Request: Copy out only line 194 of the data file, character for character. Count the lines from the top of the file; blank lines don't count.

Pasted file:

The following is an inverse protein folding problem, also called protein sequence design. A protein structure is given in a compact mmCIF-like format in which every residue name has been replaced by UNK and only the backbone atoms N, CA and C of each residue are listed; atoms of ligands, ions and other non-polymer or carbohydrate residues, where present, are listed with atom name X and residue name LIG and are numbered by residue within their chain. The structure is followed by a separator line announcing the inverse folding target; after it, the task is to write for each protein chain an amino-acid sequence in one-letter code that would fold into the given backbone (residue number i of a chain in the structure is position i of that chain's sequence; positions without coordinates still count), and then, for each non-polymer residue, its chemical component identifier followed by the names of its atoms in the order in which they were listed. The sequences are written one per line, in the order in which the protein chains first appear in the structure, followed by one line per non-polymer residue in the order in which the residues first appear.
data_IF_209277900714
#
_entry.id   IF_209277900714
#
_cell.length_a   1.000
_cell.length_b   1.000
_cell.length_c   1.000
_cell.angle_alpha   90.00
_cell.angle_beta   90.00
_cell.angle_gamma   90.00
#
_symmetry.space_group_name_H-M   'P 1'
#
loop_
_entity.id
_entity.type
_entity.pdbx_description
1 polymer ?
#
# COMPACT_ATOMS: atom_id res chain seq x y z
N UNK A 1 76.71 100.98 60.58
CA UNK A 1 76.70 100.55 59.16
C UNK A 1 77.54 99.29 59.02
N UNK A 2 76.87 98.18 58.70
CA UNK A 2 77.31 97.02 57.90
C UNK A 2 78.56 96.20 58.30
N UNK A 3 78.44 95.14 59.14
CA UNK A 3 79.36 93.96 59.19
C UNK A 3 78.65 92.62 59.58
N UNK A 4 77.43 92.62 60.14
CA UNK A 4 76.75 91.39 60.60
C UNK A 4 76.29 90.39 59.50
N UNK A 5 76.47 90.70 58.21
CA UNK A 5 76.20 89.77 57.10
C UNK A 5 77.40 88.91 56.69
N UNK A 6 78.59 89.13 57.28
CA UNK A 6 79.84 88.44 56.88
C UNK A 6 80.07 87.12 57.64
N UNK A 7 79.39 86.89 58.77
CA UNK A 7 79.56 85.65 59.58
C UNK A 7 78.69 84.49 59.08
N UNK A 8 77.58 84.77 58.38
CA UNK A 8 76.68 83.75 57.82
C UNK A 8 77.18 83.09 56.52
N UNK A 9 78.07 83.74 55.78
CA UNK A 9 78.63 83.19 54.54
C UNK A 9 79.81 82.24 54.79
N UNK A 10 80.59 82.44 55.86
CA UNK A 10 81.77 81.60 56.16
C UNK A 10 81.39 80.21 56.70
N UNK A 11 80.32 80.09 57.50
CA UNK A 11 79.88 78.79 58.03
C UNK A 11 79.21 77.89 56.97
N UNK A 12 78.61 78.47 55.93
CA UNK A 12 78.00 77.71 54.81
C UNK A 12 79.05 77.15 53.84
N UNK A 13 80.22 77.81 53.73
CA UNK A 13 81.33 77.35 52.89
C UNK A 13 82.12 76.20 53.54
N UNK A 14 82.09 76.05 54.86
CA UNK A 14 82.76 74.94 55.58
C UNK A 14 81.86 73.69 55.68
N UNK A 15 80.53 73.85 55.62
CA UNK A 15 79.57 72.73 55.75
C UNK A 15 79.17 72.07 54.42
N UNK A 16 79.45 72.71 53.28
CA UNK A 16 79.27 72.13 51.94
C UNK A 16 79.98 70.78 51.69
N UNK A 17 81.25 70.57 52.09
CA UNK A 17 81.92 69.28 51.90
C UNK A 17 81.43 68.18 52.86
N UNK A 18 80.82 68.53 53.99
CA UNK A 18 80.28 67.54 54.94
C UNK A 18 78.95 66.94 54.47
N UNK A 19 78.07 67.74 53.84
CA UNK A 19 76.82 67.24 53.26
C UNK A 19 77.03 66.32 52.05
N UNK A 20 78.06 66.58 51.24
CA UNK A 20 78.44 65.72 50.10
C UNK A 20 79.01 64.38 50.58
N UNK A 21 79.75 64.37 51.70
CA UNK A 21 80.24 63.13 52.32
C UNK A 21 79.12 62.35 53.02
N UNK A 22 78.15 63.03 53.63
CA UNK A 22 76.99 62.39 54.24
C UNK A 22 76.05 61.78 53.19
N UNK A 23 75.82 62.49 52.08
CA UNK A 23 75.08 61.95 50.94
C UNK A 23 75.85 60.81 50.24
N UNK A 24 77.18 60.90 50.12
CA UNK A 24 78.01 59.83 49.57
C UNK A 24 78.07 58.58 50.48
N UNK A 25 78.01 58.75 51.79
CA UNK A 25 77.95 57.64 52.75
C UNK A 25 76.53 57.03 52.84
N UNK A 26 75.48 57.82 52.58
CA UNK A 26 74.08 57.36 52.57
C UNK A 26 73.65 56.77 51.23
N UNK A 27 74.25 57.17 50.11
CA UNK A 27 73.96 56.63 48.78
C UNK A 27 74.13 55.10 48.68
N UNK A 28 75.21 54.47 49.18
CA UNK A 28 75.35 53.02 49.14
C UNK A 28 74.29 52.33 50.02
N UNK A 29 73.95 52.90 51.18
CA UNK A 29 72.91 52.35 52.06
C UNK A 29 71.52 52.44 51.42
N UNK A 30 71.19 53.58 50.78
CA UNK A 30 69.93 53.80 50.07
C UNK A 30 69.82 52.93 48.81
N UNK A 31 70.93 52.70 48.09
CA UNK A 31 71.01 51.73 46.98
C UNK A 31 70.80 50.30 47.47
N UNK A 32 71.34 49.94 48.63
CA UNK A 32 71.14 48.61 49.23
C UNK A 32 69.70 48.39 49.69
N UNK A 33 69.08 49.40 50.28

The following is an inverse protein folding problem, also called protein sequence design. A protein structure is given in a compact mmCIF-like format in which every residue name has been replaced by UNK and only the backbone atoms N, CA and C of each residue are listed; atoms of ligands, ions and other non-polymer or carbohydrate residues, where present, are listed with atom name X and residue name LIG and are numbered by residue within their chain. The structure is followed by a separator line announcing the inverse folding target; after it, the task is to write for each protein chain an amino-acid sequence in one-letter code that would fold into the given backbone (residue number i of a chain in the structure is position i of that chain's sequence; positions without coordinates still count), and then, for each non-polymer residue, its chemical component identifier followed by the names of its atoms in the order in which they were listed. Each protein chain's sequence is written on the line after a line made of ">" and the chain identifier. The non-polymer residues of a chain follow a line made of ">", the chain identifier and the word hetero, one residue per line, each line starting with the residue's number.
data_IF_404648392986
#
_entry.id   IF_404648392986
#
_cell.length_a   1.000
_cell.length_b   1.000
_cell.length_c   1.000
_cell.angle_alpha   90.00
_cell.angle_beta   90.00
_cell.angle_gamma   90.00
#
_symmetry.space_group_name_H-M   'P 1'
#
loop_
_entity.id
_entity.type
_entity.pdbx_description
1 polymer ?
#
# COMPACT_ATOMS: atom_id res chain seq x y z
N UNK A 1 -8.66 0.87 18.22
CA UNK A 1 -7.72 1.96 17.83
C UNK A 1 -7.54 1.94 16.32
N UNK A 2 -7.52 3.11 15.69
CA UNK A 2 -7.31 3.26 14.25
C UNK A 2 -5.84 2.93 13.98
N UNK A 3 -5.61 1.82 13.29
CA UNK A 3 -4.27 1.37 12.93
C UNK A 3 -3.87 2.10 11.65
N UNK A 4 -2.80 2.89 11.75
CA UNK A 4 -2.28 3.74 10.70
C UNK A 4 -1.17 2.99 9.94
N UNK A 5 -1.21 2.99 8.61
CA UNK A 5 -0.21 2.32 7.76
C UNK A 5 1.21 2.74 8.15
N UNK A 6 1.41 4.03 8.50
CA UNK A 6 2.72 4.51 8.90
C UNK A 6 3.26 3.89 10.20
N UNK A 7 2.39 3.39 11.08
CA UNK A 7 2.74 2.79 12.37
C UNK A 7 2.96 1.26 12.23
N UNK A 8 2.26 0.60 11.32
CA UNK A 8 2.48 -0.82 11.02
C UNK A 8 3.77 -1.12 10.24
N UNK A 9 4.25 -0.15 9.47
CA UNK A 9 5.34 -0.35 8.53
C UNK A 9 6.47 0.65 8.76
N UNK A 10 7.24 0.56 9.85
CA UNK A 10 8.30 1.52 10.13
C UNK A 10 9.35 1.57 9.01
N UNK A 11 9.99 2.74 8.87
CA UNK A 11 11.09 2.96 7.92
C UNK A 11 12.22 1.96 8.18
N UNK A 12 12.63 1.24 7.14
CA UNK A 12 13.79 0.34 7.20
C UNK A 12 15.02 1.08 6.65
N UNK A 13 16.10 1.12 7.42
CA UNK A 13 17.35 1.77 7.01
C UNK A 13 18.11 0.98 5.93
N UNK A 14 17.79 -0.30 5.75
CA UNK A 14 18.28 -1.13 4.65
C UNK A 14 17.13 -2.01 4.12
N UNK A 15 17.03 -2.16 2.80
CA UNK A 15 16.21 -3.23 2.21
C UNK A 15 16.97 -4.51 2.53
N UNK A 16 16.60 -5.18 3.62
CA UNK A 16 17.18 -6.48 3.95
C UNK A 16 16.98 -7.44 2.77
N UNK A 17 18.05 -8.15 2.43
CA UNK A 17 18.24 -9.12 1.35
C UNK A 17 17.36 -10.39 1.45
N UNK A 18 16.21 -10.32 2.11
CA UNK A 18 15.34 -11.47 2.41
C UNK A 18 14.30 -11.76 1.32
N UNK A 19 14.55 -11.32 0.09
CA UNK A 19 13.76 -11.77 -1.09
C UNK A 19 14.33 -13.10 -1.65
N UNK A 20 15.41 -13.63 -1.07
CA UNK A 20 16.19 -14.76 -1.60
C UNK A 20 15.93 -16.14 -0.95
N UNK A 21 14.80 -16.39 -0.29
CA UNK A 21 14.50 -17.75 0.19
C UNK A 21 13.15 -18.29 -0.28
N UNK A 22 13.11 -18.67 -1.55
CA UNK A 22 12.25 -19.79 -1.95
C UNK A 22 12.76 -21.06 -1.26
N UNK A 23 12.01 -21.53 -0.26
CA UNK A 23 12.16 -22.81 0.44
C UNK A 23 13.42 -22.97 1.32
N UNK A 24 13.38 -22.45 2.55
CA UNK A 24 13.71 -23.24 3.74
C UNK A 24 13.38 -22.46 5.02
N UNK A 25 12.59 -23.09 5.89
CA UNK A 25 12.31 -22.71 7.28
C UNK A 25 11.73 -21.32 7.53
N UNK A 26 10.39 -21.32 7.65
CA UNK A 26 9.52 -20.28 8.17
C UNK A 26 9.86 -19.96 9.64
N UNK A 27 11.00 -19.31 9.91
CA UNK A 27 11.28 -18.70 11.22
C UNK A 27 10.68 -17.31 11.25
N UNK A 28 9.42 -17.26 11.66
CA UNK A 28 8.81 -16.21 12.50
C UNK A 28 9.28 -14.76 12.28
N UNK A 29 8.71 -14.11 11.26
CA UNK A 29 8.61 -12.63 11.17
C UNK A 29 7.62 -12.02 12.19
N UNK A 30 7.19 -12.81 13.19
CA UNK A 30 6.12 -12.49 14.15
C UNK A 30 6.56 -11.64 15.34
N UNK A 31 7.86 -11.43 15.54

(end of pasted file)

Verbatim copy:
N UNK A 19 14.55 -11.32 0.09